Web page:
Fresh off his triumphant Elk (not moose) show, artist and weatherman Bruce Laidlaw is at it again. This time he asks, Do other people name their favorite rocks?
Our name for the rock in front of our cottage is Tiger Rock. We learned that name from the granddaughter of the woman who sold us our place. The granddaughter visits Tiger Rock when she is in the area. She told us that the huge rock in front of the Good jetties is Big Bertha. With the water as low as it is, Tiger Rock can be quite a navigation hazard. When we bought our place, I could stand on Tiger Rock and the water would come up to my chin. When I stand on it now, the water is just half way up my calves.
This is how we mark the rise and fall of the Great Lakes. We measure them against our own beloved places and our own selves. The Army Corps of Engineers can calculate all it wants, but when we stand on tiptoe atop Tiger Rock – or Turtle Rock or Gull Island or Big Bertha – day after day, all summer long, year after year, we know whether the lake level is rising or falling and by how much.
Of course, the lake’s life is long and ours are short. It remembers the time before time, when it covered all the land Around Here to a great depth. It remembers rushing rivers of glacier melt. It remembers receding to a much smaller lake, the sand of its bottomlands blowing eastward to make the great dunes along the old shoreline. It remembers rising again, and falling, rising and falling. The lake, and the rocks under it, will be here a long time after we’re gone. Or perhaps not . . . but when they are gone, we will be gone too.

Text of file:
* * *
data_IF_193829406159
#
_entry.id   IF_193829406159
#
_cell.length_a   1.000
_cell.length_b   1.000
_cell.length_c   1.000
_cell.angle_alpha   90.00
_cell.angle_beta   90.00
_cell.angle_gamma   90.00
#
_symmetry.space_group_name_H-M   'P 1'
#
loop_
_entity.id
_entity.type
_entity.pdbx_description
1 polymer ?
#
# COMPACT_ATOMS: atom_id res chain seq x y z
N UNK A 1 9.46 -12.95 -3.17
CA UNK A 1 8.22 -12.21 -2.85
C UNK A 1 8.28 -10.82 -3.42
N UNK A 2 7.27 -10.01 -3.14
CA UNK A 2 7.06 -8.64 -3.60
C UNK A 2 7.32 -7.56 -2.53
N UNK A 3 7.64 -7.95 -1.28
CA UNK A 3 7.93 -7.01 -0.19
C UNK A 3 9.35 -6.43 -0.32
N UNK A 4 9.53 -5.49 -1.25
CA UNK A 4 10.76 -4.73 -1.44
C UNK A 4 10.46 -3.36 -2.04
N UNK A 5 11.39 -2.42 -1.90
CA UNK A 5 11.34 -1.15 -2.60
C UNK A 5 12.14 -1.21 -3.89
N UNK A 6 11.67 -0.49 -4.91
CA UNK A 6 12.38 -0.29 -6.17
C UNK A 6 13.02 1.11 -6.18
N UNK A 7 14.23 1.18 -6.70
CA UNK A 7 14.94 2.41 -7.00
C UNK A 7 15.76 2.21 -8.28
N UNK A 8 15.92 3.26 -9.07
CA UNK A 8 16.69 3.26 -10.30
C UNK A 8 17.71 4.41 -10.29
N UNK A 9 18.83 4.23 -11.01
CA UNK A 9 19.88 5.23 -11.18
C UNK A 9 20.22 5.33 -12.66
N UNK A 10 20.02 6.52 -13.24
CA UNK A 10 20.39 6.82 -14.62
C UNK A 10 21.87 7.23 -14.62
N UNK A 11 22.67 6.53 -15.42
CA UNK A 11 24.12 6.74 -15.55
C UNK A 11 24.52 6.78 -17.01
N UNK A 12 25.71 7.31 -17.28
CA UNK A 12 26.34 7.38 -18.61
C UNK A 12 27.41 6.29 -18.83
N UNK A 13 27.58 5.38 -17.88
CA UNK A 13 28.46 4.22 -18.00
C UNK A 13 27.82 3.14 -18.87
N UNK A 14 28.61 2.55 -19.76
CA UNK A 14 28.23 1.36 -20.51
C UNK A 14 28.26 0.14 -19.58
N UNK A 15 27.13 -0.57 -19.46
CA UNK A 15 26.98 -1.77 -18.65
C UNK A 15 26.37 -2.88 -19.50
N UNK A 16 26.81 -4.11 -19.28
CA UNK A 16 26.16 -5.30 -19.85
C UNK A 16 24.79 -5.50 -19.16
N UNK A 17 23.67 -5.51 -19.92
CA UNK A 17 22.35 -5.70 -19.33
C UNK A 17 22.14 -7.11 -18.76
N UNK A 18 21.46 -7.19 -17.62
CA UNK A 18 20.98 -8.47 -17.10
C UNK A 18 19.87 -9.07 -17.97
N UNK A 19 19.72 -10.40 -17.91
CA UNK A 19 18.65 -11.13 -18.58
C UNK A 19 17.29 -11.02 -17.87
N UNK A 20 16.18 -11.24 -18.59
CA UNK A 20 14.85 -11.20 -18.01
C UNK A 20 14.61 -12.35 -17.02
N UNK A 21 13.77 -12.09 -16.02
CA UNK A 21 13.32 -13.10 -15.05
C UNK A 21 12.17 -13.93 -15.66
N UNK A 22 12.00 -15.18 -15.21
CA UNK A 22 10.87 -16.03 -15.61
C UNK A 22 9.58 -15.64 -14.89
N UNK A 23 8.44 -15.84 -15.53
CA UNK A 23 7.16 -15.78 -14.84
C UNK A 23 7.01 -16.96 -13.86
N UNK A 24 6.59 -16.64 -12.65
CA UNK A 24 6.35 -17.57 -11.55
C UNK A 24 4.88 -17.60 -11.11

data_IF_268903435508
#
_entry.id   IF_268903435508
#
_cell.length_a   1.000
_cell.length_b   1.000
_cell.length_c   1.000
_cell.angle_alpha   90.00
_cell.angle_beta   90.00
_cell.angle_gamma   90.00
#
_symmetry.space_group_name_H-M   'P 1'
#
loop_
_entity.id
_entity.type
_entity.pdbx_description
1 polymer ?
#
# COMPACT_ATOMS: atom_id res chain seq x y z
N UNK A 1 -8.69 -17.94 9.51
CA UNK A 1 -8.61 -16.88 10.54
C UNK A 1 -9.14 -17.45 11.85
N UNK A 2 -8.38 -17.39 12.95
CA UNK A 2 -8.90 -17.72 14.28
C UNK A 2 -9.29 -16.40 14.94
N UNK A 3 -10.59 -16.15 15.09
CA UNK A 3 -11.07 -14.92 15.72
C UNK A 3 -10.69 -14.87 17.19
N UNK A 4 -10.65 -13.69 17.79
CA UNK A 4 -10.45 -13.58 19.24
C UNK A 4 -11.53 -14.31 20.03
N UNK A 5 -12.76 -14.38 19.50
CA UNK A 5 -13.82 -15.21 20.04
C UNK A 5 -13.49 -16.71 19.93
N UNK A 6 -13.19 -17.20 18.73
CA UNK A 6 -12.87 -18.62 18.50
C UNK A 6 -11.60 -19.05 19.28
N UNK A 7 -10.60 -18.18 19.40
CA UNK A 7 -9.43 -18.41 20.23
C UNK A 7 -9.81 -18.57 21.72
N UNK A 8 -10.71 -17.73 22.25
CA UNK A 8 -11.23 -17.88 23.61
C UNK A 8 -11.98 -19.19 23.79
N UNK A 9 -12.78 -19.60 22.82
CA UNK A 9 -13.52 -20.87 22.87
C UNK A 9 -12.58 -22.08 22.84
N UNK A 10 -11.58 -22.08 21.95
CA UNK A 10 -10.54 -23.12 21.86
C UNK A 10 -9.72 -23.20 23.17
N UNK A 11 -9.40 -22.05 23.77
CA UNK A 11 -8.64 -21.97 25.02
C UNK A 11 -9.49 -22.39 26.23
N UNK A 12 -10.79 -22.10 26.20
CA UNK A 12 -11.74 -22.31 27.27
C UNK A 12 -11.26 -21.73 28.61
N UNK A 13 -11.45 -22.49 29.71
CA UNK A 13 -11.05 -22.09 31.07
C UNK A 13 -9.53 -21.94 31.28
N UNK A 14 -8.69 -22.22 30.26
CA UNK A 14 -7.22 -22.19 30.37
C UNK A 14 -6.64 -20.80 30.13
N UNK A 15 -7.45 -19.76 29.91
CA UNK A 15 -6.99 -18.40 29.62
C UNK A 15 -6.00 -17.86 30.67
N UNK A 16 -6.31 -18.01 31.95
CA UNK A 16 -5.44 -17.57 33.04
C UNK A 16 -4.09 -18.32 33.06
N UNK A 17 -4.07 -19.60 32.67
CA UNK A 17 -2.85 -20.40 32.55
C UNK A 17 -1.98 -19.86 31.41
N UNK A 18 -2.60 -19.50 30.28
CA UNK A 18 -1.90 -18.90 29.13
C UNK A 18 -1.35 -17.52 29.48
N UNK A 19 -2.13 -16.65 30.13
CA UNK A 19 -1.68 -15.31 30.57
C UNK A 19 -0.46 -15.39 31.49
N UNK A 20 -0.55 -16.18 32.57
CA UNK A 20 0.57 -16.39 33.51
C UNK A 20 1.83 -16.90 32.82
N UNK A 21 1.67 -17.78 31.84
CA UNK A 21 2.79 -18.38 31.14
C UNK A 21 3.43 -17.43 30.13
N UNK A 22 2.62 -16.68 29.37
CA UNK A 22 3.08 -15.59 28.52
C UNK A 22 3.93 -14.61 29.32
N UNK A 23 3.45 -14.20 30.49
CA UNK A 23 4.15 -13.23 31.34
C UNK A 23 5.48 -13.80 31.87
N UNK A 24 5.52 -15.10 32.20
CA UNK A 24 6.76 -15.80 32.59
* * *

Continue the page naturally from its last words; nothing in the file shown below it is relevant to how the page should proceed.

From Geological and Natural History of ACNA, posted at the Antrim Creek Natural Area (and almost certainly written by Prof. Charles Cleland):
Geologists have identified and named several important lake levels. The oldest and highest level is Lake Algonquin, whose beach is evident east of the Old Dixie Highway. During the Lake Algonquin period the entire Natural Area was submerged. Later, a change in the drainage route of the Great Lakes caused a sudden drop (by geological standards) in the level of Lake Algonquin to well below the current level of Lake Michigan and exposed the lake’s bottom lands. During this period, known as the Lake Chippewa phase, many of the famous dunes along the eastern shore of Lake Michigan were formed by the prevailing westerly winds that carried the exposed sand and redeposited it along the hills of the old shoreline.
The lake level rose and fell almost constantly in the subsequent centuries and some of the old shorelines are still visible where the level stabilized for a longer period of time. The map above shows the location of some ancient shorelines that appear in the natural area: Lake Algonquian Beach (10,000 B.C.), Upper Group Beach (8,000 B.C.), Lake Nipissing 1 Beach (2,500 B.C.), Lake Nipissing 2 Beach (2,000 B.C.) and Lake Algoma Beach (800 A.D.).
I also found a dandy description with diagrams at the Geography Department at Michigan State University. If you’ve read this far, you’ll really like that.